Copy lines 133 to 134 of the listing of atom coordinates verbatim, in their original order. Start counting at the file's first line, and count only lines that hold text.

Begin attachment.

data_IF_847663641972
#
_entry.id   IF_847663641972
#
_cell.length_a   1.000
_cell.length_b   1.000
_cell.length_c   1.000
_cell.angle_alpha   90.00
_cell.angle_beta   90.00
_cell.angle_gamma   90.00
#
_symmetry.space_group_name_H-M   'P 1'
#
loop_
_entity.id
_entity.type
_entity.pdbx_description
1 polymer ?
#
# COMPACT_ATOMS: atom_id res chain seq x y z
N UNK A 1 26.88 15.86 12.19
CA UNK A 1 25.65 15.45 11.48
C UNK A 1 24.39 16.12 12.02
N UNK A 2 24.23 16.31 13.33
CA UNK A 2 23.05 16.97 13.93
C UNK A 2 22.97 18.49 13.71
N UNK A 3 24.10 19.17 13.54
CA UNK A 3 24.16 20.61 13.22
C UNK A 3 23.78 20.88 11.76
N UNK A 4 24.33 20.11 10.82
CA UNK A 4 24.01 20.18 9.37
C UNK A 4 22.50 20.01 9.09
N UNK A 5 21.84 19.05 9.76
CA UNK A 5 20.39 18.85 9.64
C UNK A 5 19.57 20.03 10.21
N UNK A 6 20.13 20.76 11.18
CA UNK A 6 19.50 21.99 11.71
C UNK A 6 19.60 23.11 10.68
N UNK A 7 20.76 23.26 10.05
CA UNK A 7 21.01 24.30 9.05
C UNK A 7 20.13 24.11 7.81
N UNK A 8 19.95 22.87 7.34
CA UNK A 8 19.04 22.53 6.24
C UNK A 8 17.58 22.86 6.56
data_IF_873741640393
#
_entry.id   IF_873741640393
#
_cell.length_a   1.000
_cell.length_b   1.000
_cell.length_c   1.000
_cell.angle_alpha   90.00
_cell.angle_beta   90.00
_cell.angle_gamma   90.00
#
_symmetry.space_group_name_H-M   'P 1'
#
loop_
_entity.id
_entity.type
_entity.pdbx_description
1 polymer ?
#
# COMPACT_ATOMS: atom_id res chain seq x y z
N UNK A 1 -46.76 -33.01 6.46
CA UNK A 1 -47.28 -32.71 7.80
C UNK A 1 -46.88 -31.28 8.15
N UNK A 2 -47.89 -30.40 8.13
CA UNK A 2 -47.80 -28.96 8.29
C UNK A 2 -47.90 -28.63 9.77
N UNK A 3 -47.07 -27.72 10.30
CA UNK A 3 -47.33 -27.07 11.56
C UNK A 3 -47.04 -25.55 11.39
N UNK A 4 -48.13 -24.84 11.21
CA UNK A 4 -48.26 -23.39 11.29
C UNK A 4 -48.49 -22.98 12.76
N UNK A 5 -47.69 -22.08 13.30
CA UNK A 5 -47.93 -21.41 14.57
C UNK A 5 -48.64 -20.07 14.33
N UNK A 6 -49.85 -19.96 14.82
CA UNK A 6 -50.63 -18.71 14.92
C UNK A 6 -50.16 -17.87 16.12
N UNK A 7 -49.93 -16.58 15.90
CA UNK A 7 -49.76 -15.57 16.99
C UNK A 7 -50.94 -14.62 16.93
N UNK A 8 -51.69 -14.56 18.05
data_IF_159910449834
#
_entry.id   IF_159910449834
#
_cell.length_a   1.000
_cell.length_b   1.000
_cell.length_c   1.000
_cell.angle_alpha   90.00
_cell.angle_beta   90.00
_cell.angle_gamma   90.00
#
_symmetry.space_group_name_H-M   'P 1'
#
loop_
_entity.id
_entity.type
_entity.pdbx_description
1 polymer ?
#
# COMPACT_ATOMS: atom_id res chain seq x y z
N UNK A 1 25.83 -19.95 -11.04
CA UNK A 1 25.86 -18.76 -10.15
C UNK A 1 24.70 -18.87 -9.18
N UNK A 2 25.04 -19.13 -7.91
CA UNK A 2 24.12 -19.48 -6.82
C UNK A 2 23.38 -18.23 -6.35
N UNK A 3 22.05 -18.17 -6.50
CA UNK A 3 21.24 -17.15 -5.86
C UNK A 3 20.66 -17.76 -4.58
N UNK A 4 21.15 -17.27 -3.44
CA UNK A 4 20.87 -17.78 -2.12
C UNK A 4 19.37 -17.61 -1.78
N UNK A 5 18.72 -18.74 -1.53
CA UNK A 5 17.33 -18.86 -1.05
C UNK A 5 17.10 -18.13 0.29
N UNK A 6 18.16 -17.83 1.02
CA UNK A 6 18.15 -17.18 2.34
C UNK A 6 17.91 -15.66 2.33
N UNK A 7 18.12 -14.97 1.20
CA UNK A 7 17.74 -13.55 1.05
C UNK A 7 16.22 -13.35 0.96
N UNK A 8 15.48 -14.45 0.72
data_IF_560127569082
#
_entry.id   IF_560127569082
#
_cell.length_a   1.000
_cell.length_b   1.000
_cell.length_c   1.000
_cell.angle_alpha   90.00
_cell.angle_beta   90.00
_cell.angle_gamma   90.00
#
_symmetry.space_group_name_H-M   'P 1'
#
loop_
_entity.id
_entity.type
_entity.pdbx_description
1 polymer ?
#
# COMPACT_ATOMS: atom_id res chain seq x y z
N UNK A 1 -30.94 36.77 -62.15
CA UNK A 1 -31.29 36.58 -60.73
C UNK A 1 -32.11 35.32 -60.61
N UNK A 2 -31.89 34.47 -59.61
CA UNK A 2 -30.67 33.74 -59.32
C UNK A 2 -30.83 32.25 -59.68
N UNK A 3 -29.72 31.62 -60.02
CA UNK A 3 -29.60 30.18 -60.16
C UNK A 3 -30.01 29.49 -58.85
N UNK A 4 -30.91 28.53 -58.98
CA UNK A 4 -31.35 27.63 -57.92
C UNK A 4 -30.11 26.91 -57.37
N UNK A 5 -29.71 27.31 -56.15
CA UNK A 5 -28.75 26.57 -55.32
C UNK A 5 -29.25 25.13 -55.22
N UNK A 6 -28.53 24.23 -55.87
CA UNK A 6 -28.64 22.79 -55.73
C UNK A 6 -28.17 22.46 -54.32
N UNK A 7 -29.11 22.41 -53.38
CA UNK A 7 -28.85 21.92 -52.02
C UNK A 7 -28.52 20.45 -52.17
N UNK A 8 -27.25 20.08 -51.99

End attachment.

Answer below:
_cell.length_a   1.000
_cell.length_b   1.000